2020 Democratic Candidates React To President Trump Impeachment Inquiry

It comes as little surprise that, as Pelosi made her historic announcement yesterday, 2020 Democratic presidential candidates largely supported an impeachment inquiry.

Of the frontrunners, Elizabeth Warren and Bernie Sanders both called for a sprawling inquiry, while Joe Biden was more cautious, decrying Trump's conduct and backing further inquiries, without calling for Trump's impeachment directly, unless the president does not cooperate with Congressional investigators.

"Pursuing the leader of another nation to investigate a political opponent, to help win his election, is not the conduct of an American president," Biden said at a press conference in Wilmington, Delaware. However, Biden has placed a pretty big "if" on his support, declaring he would support impeachment if the administration continues to refuse requested information—such as the whistleblower complaint acting Director of National Intelligence Joseph Maguire has so far withheld—to Congress.

But Warren and Sanders both called for impeachment and inquiries into potential crimes above and beyond the allegation that Trump pressured Ukrainian President Volodymyr Zelensky to investigate Joe Biden.

The three Democratic primary frontrunners appear on stage at a September 12 Democratic Presidential Debate. While Bernie Sanders and Elizabeth Warren have called out several possible impeachable offenses, Joe Biden has so far offered a narrower message, calling for an impeachment inquiry of the Trump administration continues to refuse Congressional oversight. Win McNamee/Getty Images

"I said it on the floor of the U.S. Senate in May and I'll say it again: Congress must fulfill its Constitutional duty and begin impeachment proceedings against the President. Nobody is above the law — not even the President of the United States," Warren tweeted.

Speaking in Davenport, Iowa, Senator Bernie Sanders opened by calling out Trump's "likely" obstruction of justice, as outlined in the Mueller investigation, and the president's pattern of profit-seeking, which Sanders believes violates the emolument clause of the Constitution.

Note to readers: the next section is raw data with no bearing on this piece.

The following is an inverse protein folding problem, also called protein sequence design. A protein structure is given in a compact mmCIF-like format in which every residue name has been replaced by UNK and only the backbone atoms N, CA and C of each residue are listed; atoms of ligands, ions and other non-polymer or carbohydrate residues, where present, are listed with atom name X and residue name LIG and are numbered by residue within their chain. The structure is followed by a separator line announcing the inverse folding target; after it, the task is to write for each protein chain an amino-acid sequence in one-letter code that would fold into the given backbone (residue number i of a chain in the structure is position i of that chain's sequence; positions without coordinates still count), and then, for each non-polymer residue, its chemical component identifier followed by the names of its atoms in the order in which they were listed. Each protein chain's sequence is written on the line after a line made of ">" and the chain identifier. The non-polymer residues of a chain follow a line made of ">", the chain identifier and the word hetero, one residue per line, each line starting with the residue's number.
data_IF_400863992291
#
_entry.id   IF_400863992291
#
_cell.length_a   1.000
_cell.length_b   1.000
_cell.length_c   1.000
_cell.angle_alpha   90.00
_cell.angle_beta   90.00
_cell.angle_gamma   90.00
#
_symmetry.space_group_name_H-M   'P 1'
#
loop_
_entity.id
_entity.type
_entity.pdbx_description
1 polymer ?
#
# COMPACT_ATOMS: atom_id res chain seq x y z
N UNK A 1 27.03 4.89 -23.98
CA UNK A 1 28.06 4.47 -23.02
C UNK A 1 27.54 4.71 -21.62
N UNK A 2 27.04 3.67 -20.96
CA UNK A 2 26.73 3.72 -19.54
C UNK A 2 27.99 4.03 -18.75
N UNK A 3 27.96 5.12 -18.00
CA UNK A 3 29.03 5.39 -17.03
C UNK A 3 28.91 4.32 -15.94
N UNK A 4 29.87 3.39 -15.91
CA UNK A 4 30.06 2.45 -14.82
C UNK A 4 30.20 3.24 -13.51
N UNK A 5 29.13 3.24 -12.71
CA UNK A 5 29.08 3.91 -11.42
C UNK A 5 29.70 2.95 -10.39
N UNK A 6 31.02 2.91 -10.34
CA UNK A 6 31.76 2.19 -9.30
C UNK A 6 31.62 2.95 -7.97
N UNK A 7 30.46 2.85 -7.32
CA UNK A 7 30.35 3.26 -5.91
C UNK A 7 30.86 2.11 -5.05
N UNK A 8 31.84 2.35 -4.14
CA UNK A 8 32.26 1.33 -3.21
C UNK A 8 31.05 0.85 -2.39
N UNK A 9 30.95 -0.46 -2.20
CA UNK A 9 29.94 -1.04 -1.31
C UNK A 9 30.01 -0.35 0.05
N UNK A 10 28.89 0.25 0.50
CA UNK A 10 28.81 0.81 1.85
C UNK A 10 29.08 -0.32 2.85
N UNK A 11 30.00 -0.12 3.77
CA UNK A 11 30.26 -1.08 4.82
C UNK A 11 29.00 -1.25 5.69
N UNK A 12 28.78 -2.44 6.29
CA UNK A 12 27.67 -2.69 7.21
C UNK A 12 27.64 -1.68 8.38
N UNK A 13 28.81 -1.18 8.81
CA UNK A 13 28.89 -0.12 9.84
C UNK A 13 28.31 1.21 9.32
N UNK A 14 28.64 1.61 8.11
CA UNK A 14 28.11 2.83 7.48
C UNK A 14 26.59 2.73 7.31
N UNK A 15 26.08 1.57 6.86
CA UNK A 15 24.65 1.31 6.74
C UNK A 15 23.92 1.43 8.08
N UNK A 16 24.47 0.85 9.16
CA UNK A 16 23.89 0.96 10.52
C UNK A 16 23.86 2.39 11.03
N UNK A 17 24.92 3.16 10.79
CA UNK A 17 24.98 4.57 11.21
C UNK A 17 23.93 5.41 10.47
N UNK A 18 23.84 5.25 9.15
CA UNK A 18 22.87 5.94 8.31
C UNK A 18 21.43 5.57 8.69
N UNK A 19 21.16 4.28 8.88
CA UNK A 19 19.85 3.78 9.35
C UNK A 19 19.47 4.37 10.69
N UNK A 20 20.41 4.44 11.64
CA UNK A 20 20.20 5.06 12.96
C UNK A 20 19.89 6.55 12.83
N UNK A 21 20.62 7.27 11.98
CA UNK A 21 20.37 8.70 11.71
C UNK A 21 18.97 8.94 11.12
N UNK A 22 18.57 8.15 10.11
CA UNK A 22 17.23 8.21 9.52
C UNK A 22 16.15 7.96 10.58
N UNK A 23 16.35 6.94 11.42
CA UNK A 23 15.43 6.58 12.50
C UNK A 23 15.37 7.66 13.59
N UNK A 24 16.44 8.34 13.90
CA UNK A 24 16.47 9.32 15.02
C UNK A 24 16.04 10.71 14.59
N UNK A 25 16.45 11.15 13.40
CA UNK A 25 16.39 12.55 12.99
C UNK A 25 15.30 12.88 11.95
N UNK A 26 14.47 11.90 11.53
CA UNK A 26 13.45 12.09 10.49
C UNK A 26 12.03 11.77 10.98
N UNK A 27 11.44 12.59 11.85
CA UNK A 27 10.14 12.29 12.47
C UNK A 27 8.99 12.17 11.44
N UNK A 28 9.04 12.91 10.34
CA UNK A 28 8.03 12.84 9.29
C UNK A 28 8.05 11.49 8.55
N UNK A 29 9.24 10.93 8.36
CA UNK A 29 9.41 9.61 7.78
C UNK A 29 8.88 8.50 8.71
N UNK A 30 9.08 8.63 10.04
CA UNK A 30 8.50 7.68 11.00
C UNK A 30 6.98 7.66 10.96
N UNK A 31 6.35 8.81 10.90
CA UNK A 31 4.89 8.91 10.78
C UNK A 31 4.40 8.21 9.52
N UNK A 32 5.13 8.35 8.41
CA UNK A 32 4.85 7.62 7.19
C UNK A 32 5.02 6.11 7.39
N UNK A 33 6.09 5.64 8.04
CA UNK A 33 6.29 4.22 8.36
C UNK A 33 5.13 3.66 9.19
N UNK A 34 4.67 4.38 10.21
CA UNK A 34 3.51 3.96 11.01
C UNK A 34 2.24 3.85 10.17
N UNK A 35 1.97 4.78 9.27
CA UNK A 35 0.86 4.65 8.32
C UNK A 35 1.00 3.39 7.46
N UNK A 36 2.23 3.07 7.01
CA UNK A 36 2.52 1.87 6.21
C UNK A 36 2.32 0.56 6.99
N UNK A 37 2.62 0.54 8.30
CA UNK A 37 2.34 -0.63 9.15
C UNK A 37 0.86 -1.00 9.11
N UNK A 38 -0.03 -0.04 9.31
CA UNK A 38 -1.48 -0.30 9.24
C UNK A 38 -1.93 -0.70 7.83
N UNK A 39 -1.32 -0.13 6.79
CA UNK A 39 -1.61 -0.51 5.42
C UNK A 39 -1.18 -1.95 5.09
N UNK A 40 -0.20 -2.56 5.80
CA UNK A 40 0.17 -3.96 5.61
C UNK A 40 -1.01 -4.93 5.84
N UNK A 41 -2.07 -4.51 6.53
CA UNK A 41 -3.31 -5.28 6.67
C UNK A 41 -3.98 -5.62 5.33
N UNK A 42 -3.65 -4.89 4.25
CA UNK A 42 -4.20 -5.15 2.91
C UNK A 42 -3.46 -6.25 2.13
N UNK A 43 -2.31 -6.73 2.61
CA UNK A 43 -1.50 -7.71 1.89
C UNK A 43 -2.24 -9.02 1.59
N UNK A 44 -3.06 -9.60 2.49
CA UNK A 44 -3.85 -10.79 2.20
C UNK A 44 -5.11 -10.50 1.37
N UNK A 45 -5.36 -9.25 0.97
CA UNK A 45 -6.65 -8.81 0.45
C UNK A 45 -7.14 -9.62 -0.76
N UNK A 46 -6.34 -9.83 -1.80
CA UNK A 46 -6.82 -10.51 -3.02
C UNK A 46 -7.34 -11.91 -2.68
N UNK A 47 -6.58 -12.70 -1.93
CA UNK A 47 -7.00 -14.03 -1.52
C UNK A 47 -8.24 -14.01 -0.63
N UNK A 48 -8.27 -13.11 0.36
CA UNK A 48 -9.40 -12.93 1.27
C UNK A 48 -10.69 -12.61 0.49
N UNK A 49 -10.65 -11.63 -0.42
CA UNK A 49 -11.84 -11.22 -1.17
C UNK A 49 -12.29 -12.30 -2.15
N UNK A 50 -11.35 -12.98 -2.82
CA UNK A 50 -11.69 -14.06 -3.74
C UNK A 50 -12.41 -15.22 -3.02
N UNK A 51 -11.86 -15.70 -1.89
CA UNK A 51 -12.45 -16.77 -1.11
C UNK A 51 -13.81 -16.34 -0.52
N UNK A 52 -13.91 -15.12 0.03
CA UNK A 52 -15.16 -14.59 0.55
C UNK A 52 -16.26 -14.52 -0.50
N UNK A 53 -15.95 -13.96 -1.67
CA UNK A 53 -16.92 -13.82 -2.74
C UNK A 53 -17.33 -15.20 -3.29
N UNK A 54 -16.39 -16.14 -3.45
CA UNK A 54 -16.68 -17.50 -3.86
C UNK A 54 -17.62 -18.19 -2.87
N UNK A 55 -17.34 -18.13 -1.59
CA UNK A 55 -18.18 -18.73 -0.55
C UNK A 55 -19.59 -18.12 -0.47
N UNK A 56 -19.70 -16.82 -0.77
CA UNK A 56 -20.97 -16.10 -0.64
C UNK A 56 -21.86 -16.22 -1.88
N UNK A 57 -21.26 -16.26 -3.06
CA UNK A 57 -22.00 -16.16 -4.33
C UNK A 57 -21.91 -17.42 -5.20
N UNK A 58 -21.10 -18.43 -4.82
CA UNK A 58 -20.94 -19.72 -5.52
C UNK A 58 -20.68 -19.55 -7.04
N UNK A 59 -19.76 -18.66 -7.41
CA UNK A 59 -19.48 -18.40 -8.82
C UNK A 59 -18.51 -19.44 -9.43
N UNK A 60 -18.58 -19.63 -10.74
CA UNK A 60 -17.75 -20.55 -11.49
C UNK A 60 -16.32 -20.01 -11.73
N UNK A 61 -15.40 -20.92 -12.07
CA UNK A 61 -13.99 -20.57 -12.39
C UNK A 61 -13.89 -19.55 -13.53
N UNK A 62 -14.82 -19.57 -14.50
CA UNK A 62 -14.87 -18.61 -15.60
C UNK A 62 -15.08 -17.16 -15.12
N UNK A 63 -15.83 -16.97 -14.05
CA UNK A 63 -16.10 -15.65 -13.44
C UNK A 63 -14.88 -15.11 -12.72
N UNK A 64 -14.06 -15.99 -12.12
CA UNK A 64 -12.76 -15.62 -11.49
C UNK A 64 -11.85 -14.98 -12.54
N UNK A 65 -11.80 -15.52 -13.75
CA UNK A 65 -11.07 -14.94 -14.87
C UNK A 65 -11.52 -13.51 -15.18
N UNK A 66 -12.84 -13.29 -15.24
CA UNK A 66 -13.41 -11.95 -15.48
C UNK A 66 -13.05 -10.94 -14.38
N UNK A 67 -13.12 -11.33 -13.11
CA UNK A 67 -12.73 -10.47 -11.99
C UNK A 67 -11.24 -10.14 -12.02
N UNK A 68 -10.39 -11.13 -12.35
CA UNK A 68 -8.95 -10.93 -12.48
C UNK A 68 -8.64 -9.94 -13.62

"Most recently, of course, we appear to have a president who, unbelievably, may have used security funds, funds designed to protect the people of the United States, as a means to gain political dirt on an opponent," Sanders said. "These are just some of the issues, and there are more, that the judiciary committee of the U.S. House of Representatives must investigate as part of an impeachment inquiry."

Most of the rest of the Democratic field is also backing the impeachment inquiry:

  • "This is a moment of truth for the country. I think this is a moment of truth for the Republican Party...Any one of these abuses that we've seen over recent years, any one of them, could have been career-ending for any other president. The issue is they all came at once and shocked the system. The system couldn't figure out how to deal with it. Now, the system is kicking in," Pete Buttigieg said on CNN.
  • "Donald Trump has abused his power, obstructed justice, and violated his oath of office...He must be impeached," Kamala Harris tweeted.
  • "I applaud Speaker Pelosi's announcement of an impeachment inquiry—It's our one remaining path to ensuring justice is served," Cory Booker tweeted.
  • "I think impeachment is the right path forward. Asking foreign leaders for political help in return for aid and then suppressing your own agency's inquiry is egregious. There have to be limits and Congress is right to act," Andrew Yang tweeted.

The exception among Democratic contenders was Representative Tulsi Gabbard, who said on CNN that impeaching President Trump would be "terribly divisive." Instead, Gabbard prefers that Trump is "voted out of office by the American people."

Speaker of the House Nancy Pelosi speaks with the media after meeting with the House Democratic caucus on September 25, one day after her announcement of a formal impeachment inquiry. Mark Wilson/Getty Images

While at first glance, support for impeachment appears largely universal among candidates, the initial reactions by candidates suggest that contrasts between the candidates will soon emerge regarding the scope of investigation into Trump.

While some are leaning toward a narrow approach focusing on the claims surrounding Trump's alleged pressure on Ukraine, others hope to use impeachment as a full-spectrum investigation of other potential wrongdoing by the president and his administration.